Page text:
September 14, 2020

HHS political appointees in recent months have asked CDC to change, delay, or stop the release of the agency's weekly reports on the new coronavirus, according to emails obtained by Politico and interviews with current and former federal health officials by several news outlets.

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US new coronavirus cases surpass 6.4M, deaths top 191K

The reports come as U.S. officials as of Monday morning reported a total of 6,538,000 cases of the novel coronavirus virus since the country's epidemic began—up from 6,416,700 cases reported as of Friday morning.

According to data from the New York Times, the rates of newly reported cases are "staying high" in seven states that have had comparatively high case rates, meaning a daily average of at least 15 newly reported cases per 100,000 people over the past week. Those states are Arkansas, Missouri, Nebraska, North Dakota, Oklahoma, South Carolina, and Wisconsin.

Meanwhile, the rates of newly reported cases over the past seven days are "going down" in Alabama, Guam, Iowa, Kansas, South Dakota, and Tennessee, which had previously seen elevated case rates.

In six states that have had comparatively lower case rates, rates are now "going up," according to the Times. Those states are Delaware, New Hampshire, New Jersey, Utah, West Virginia, and Wyoming.

In the remaining states and U.S. territories, rates are "staying low," according to the Times' analysis.

U.S. officials as of Monday morning also reported a total of 193,950 deaths linked to the coronavirus since the country's epidemic began—up from 191,628 deaths reported as of Friday morning.

HHS political appointees seek to influence CDC reports, according to emails and interviews

As the coronavirus continues to spread, CDC publishes regular data updates through the agency's Morbidity and Mortality Weekly Report (MMWR), which are considered authoritative public health reports and authored by career scientists and public health specialists.

To ensure the integrity of the reports, CDC has historically allowed HHS' political appointees to see them before publication but not to change the content. However, Politico on Friday reported that HHS political appointees have recently asked CDC officials to amend, postpone, or stop the release of reports.

For example, Paul Alexander—an assistant professor of health research methods, evidence, and impact at McMaster University and a senior adviser to Michael Caputo, whom the White House appointed to serve as HHS' assistant secretary for public affairs—earlier this year asked CDC Director Robert Redfield to change the publication process to allow him to "tweak" the agency's reports before publication, Politico reports.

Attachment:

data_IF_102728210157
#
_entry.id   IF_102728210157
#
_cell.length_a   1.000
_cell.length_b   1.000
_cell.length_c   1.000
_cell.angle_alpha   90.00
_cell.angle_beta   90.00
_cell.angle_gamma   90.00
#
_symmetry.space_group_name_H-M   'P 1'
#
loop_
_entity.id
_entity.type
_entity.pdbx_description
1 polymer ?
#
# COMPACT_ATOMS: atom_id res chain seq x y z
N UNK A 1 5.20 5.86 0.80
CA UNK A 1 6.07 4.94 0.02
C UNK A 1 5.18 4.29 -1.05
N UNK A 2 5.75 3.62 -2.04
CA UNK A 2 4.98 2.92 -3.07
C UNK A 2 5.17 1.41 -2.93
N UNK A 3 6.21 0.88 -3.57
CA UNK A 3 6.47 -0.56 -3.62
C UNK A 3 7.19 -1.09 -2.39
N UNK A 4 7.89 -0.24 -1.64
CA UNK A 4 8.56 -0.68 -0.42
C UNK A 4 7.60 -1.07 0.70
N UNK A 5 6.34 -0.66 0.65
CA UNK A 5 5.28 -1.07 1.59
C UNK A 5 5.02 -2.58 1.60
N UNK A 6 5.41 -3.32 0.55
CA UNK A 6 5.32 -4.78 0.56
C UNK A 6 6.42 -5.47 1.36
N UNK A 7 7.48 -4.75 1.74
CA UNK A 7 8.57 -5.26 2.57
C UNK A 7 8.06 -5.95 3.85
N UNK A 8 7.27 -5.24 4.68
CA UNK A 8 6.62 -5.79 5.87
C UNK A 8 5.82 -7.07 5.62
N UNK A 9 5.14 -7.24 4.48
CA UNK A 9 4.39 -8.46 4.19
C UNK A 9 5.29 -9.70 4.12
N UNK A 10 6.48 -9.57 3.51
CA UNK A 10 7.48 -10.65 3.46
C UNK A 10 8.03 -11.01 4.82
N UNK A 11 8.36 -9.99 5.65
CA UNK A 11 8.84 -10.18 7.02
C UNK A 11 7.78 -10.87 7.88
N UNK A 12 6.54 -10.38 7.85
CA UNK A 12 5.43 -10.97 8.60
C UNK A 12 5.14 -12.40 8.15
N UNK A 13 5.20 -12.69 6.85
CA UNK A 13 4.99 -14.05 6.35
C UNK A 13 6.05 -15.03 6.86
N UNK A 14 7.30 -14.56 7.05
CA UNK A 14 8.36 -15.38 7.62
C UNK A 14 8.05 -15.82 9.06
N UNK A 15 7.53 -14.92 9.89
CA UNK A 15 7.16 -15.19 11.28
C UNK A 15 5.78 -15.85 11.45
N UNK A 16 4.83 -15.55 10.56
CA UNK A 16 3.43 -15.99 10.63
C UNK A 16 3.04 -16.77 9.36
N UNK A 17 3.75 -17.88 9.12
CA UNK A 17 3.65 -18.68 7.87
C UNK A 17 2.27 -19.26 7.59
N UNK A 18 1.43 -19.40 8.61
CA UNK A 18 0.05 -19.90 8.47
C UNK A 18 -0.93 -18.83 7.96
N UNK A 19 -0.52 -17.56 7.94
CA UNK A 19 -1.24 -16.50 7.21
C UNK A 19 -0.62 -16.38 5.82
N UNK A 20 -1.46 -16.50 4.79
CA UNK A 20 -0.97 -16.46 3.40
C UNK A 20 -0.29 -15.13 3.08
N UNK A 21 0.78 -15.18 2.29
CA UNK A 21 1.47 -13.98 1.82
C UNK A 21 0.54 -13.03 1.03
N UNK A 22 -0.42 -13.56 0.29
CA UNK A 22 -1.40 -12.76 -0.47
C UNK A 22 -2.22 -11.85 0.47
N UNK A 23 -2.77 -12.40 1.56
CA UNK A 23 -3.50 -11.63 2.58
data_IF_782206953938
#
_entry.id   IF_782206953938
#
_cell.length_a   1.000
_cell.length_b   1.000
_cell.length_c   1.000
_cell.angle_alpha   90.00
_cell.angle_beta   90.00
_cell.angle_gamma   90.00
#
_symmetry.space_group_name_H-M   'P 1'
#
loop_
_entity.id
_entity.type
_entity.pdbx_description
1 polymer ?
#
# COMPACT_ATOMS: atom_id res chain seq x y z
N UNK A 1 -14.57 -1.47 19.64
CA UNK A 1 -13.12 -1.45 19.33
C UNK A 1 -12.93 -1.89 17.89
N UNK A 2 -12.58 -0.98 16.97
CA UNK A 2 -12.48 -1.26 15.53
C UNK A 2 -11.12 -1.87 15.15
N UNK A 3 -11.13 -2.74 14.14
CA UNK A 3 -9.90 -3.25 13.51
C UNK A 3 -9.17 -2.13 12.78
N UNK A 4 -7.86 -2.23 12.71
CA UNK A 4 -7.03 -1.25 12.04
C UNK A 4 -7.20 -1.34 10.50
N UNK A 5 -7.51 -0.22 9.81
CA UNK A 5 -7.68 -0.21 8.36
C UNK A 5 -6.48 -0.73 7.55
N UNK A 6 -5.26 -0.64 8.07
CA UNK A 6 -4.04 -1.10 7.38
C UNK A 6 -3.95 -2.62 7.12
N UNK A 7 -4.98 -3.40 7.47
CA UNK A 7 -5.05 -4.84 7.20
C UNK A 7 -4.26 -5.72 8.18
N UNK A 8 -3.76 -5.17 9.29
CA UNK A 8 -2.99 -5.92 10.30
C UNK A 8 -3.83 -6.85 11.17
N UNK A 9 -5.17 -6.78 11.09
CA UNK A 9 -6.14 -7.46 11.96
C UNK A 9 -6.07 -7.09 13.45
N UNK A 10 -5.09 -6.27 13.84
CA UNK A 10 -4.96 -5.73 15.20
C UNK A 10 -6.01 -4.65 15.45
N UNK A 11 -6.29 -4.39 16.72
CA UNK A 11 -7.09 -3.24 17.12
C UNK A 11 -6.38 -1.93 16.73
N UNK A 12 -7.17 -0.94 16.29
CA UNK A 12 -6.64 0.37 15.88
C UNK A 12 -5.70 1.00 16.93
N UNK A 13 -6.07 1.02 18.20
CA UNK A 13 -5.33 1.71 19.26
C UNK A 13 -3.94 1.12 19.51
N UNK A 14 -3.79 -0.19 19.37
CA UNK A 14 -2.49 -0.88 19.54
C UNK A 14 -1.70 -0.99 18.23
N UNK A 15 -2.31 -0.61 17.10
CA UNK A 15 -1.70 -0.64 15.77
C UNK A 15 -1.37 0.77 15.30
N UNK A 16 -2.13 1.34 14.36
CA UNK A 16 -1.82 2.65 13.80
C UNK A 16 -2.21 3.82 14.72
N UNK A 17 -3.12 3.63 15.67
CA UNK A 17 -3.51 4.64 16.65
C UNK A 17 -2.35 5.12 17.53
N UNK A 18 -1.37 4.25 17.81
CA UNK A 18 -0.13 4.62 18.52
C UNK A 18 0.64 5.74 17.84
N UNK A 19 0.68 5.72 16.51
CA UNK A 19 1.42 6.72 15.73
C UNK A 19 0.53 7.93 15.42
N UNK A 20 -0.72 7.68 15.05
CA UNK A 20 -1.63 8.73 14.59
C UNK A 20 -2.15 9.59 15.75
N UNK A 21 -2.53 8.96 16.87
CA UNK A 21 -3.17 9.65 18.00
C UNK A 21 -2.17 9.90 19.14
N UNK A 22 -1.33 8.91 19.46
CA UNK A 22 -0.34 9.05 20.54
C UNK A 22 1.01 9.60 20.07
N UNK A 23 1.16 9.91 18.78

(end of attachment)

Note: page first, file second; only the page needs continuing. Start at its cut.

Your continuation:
Alexander told Redfield and other officials, "The reports must be read by someone outside of CDC like myself, and we cannot allow the reporting to go on as it has been, for it is outrageous. It's lunacy. Nothing to go out unless I read and agree with the findings how they CDC, wrote it and I tweak it to ensure it is fair and balanced and 'complete.'"

In an email obtained by Politico and confirmed by a person with direct knowledge of the exchange, Alexander claimed CDC scientists were trying to "hurt the president" with the agency's reports, which he described as "hit pieces on the administration."

In addition, political appointees raised concerns about CDC's MMWRs related to hydroxychloroquine and on coronavirus infections among children at an overnight camp in Georgia, which ultimately delayed their publication, according to Politico.

The report on children's coronavirus infections suggested children of all ages can contract the virus and spread it to other people, which complicated the Trump administration's push to reopen schools. "That report gave them a lot of grief," a former official who spoke on the condition of anonymity told the Washington Post said. "But you can't change facts."

The Post reported that Caputo on Saturday said that “[m]ost often, the MMWRs are [issued] for purely scientific reasons," but he argued that "in an election year, and in the time of Covid-19, it's no longer unanimously scientific. There's political content."

In a separate interview with the New York Times, Caputo defended Alexander's actions.

"He digs into these MMWRs and makes his position known, and his position isn't popular with the career scientists sometimes," Caputo said. "That's called science. Disagreement is science. Nobody has been ever ordered to do anything. Some changes have been accepted, most have been rejected. It's my understanding that that's how science is played."

Fauci says vaccine may not be available until 2021

Separately, Anthony Fauci, director of the National Institute of Allergy and Infectious Diseases, during a panel discussion with doctors from Harvard Medical School said Americans will "need to hunker down and get through this fall and winter because it's not going to be easy" as the country's coronavirus epidemic and flu season collide.

Fauci also noted that clinical trials for a new coronavirus are "progressing very well," but he does not expect a vaccine to be available until the end of the year or early 2021.

In an Instagram Live interview with the actress Jennifer Garner on Wednesday, Fauci said, "If we get a really good vaccine and just about everybody gets vaccinated, you'll have a degree of immunity in the general community that I think you can walk into a theater without a mask and feel like it's comfortable that you're not going to be at risk." However, he said that will likely not happen until mid- to late 2021 (Sun, Washington Post, 9/12; Weiland, New York Times, 9/12; Diamond, Politico, 9/12; Castronuovo, The Hill, 9/10; Oprysko, Politico, 9/11; Bahr, New York Times, 9/11; New York Times [1], 9/14;  New York Times [2], 9/14).

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